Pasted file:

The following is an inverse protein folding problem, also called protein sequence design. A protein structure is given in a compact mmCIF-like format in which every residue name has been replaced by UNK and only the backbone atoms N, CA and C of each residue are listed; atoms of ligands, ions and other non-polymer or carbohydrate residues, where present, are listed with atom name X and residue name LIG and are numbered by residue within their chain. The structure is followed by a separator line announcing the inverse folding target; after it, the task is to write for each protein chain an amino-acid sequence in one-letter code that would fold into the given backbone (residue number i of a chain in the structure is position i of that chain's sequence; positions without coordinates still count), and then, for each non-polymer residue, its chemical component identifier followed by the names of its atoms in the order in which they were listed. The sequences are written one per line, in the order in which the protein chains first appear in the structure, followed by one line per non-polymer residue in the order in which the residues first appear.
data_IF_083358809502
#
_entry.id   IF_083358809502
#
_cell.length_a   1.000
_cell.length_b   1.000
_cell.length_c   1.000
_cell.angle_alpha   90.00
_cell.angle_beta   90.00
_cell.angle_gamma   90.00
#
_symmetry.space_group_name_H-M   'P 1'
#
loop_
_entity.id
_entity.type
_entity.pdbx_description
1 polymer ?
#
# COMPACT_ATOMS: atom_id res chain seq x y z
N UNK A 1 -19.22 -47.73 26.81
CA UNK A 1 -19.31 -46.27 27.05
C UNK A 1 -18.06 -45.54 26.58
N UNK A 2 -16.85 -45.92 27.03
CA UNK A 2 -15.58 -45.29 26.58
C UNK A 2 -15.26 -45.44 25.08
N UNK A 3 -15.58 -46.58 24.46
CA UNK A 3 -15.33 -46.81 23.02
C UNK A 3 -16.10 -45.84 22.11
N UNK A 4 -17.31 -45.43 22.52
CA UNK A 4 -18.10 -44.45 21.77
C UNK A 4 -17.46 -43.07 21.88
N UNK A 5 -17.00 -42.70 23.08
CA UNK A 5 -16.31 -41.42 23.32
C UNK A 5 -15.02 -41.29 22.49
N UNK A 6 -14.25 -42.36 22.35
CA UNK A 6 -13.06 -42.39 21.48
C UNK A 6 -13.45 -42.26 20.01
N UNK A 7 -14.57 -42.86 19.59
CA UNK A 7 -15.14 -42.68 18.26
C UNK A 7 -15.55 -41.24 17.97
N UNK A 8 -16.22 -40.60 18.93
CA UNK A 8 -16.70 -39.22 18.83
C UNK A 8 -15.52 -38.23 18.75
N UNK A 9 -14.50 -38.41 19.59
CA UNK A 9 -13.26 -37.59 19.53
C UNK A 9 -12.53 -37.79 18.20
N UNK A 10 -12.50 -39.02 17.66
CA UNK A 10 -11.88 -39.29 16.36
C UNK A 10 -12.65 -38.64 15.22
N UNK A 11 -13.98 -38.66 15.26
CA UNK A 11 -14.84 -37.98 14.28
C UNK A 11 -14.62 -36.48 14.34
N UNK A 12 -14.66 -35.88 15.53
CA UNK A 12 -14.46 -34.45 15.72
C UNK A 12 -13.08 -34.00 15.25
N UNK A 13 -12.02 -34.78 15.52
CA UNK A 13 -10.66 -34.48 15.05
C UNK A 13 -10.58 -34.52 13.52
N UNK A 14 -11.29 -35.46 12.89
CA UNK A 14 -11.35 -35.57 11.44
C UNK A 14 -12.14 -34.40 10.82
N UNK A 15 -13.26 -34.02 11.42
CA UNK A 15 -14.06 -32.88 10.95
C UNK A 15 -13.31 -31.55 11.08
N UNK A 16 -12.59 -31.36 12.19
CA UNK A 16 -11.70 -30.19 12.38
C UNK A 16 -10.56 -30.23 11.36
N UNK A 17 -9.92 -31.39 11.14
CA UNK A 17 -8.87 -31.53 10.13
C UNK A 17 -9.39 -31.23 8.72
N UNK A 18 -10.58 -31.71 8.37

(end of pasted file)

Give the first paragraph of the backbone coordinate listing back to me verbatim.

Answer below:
The following is an inverse protein folding problem, also called protein sequence design. A protein structure is given in a compact mmCIF-like format in which every residue name has been replaced by UNK and only the backbone atoms N, CA and C of each residue are listed; atoms of ligands, ions and other non-polymer or carbohydrate residues, where present, are listed with atom name X and residue name LIG and are numbered by residue within their chain. The structure is followed by a separator line announcing the inverse folding target; after it, the task is to write for each protein chain an amino-acid sequence in one-letter code that would fold into the given backbone (residue number i of a chain in the structure is position i of that chain's sequence; positions without coordinates still count), and then, for each non-polymer residue, its chemical component identifier followed by the names of its atoms in the order in which they were listed. The sequences are written one per line, in the order in which the protein chains first appear in the structure, followed by one line per non-polymer residue in the order in which the residues first appear.